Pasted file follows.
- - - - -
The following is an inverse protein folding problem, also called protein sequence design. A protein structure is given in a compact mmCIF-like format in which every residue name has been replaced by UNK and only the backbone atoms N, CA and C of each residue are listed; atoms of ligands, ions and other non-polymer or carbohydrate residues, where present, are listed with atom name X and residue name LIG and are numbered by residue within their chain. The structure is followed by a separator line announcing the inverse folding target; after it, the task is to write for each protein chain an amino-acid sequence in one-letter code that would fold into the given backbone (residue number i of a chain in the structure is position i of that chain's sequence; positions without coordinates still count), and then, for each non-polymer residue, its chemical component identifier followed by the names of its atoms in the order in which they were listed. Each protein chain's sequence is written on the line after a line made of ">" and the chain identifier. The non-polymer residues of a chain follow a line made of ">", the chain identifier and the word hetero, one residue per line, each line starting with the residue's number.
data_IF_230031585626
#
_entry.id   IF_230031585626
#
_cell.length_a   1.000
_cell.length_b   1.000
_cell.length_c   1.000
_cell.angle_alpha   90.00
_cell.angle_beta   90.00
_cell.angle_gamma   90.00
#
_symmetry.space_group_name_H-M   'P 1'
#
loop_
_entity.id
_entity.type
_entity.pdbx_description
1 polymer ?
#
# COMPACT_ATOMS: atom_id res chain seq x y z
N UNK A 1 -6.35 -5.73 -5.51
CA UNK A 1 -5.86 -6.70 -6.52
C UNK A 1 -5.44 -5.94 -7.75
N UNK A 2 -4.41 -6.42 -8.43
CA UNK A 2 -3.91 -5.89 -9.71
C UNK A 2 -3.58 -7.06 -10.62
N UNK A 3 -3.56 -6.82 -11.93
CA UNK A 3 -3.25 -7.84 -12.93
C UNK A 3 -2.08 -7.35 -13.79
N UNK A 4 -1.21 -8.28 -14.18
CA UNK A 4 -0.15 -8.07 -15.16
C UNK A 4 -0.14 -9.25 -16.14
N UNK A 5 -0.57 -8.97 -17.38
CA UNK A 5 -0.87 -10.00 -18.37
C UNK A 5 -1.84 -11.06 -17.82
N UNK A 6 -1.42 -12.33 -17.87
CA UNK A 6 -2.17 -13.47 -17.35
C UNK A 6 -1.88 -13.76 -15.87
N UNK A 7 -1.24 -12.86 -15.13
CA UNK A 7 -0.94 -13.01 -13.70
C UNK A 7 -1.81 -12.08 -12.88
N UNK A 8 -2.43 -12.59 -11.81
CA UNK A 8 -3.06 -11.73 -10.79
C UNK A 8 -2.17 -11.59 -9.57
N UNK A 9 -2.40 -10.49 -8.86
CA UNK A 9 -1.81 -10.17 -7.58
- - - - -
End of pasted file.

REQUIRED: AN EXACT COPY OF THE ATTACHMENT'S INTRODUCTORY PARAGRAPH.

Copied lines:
The following is an inverse protein folding problem, also called protein sequence design. A protein structure is given in a compact mmCIF-like format in which every residue name has been replaced by UNK and only the backbone atoms N, CA and C of each residue are listed; atoms of ligands, ions and other non-polymer or carbohydrate residues, where present, are listed with atom name X and residue name LIG and are numbered by residue within their chain. The structure is followed by a separator line announcing the inverse folding target; after it, the task is to write for each protein chain an amino-acid sequence in one-letter code that would fold into the given backbone (residue number i of a chain in the structure is position i of that chain's sequence; positions without coordinates still count), and then, for each non-polymer residue, its chemical component identifier followed by the names of its atoms in the order in which they were listed. Each protein chain's sequence is written on the line after a line made of ">" and the chain identifier. The non-polymer residues of a chain follow a line made of ">", the chain identifier and the word hetero, one residue per line, each line starting with the residue's number.